Each year, NASFAA gives its newest award, the Gold Star Award, to individuals or groups that develop innovative ideas in the financial aid world. Past winners and honorable mentions have shown ideas in a range of forms, including online courses, Twitter chats, mentoring networks, and other resources to reach out to students, families, and financial aid professionals.
One of the inaugural winners of the Gold Star Award was #FAChat, a monthly Twitter chat developed by Justin Chase Brown of the University of Nebraska-Lincoln, Melissa Haberman of the University of Wisconsin Colleges, and Jayme Jarrett of Ohio Northern University. On the second Tuesday of each month, a variety of participants including financial aid professionals, students, policymakers, researchers, and others, gather to discuss news, policies, and events related to financial aid.
In the last two years, the number of contributors helping organize the monthly chat has expanded, including Karla Weber of the University of Wisconsin-Madison, according to Brown. In the first year of #FAChat, there were about 200 tweets per monthly chat, Brown said, according to statistics compiled by Liz Gross, a social media strategist for Great Lakes who participates in the monthly chats. This past year, the most popular chat logged about twice as many tweets in one month.
“It’s a great opportunity for you to take charge of your own professional development to connect, interact, and engage with your colleagues,” Brown said. “It allows you to keep up to date with what’s currently happening in the fast-moving field through back-channel discussions as they’re occurring.”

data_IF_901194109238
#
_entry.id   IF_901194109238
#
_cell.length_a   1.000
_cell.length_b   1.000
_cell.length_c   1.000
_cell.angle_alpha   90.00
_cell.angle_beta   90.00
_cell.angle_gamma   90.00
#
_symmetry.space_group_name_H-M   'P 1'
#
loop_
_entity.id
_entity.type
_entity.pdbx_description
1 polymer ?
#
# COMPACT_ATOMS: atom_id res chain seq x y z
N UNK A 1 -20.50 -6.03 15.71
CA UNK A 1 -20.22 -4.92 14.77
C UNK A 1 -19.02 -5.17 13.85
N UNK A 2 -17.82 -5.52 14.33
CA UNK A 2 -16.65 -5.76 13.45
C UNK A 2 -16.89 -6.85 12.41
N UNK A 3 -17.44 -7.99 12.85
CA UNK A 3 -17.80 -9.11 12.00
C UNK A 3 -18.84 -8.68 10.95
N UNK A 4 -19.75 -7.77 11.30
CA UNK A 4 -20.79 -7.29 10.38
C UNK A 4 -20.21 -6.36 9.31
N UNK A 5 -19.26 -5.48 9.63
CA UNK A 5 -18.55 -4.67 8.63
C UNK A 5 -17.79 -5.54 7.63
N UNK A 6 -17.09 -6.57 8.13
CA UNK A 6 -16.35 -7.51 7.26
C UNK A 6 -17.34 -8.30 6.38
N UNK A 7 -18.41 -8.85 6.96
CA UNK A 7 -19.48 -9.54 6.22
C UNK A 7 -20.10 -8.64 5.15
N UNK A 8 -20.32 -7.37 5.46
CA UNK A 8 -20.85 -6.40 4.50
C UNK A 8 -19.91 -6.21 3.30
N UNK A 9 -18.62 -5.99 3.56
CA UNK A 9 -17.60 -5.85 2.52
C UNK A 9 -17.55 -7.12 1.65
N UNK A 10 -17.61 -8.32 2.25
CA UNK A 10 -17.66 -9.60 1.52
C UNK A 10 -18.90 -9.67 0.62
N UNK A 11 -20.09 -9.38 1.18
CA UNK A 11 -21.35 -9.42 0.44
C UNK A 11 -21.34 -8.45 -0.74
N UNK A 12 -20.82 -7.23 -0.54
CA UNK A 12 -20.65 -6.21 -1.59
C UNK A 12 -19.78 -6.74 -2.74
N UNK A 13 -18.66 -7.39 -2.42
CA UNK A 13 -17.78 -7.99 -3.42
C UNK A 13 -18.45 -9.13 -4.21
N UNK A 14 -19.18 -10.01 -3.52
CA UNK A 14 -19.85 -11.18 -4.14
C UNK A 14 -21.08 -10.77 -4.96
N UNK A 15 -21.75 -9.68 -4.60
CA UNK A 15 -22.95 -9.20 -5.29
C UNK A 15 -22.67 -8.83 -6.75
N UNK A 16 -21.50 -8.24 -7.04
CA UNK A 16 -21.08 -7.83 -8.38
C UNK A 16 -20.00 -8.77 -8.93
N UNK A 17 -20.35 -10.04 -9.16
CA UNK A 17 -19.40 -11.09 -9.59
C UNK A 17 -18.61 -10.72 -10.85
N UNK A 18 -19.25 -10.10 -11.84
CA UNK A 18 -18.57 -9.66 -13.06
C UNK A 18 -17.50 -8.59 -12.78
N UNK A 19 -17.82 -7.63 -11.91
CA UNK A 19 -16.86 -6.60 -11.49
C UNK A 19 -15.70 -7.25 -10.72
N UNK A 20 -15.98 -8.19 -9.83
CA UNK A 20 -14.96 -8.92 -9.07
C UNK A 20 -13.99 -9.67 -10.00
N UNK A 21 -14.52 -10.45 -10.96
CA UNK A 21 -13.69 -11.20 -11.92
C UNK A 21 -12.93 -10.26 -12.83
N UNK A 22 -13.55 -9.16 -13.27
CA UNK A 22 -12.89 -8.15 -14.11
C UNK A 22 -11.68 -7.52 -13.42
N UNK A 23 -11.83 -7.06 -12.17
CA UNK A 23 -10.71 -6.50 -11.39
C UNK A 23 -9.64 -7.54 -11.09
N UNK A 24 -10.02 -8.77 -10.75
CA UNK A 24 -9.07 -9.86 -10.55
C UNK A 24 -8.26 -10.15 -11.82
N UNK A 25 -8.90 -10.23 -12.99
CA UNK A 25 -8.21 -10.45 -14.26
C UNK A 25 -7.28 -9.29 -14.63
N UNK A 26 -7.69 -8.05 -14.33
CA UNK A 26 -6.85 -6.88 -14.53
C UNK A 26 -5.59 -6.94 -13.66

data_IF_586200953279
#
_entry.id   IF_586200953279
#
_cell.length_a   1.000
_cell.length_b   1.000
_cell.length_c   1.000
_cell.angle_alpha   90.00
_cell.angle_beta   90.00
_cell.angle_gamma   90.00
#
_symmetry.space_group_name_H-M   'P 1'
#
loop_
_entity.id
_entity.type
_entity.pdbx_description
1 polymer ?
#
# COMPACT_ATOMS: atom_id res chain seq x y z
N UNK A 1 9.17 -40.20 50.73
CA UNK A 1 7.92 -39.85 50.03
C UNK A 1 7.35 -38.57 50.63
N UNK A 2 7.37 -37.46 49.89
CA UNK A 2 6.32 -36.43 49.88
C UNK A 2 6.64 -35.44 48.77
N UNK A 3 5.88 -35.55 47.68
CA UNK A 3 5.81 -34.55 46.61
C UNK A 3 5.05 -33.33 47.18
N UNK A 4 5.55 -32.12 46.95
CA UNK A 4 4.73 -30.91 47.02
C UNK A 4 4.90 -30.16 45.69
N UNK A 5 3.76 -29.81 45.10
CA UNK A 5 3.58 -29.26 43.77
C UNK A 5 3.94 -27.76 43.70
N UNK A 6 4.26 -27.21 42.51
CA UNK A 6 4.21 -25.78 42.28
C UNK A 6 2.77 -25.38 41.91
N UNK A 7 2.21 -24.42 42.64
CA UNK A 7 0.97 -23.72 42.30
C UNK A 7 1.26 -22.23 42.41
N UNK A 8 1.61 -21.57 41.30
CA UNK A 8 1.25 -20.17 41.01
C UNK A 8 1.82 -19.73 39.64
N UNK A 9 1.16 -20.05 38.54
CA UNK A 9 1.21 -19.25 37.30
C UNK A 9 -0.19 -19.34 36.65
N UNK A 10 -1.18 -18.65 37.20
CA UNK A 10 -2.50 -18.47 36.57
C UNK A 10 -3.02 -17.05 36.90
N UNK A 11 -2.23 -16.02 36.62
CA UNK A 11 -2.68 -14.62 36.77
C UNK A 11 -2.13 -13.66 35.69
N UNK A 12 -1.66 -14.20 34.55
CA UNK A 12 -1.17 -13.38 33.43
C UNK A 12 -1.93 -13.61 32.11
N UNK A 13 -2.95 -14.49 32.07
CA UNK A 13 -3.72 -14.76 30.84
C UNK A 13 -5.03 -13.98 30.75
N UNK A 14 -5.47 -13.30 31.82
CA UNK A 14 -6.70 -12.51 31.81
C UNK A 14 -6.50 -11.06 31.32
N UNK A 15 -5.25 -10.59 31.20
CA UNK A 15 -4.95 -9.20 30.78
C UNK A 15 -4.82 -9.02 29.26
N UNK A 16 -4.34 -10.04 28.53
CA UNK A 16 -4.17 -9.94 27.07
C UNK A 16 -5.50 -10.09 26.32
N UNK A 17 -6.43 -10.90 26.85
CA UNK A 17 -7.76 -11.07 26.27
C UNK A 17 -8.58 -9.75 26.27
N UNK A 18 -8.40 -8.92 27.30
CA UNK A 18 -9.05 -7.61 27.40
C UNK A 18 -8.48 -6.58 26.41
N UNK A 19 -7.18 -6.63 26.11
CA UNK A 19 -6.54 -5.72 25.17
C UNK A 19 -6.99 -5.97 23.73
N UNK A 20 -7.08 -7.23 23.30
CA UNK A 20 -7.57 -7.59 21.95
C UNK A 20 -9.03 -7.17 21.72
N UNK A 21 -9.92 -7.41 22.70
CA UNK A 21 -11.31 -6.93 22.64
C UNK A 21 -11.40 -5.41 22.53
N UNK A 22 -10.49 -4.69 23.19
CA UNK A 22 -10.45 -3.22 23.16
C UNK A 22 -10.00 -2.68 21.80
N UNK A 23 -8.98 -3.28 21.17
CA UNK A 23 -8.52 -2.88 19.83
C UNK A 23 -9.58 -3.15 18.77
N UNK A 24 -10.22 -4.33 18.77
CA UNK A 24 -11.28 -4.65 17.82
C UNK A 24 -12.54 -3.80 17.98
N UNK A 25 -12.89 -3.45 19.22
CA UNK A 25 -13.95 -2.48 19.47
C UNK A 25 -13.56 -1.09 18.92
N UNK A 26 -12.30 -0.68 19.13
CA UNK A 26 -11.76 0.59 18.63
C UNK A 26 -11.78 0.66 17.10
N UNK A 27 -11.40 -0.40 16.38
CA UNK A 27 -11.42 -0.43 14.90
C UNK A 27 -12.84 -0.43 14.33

The next monthly installment of #FAChat will take place next Tuesday, Jan. 12, from 12:00-1:00 pm CST.
More recently, at NASFAA’s 2015 National Conference in New Orleans, the University of Oklahoma took home the Gold Star Award for its online course, “The Nine Things Every Student Should Know About Money.”
Bradley Burnett, associate vice president for enrollment and student financial services at the university, said the course has grown tremendously since going online.
While the original idea to create a course for students – specifically freshmen – about managing money and financial aid came about in the early 2000s with a lecture series, its popularity soon surpassed what the financial aid staff could deliver in person, prompting the decision to create a formal seminar course, and eventually to move the course online and open it up to all students. With an in-person course, student enrollment was limited, and Burnett said they initially would sometimes have just 20 students each session. But moving online has allowed the enrollment to grow to about 200 students each session.
“It’s just exploded since then,” Burnett said.
Taking the course online has also opened up more opportunities for student engagement, Burnett said, such as creating enhanced presentations with videos, and interactive video games students can play with different financial topics and goals.
There’s less than one month left to make nominations for NASFAA’s awards, including the Gold Star Award. Be sure to think of the innovative work your colleagues are doing, and nominate them by Feburary 5!
*Correction: A previously published version of the story incorrectly stated that Liz Gross is employed by Wells Fargo. The article has been updated to reflect that Gross is employed by Great Lakes.*
Publication Date: 1/8/2016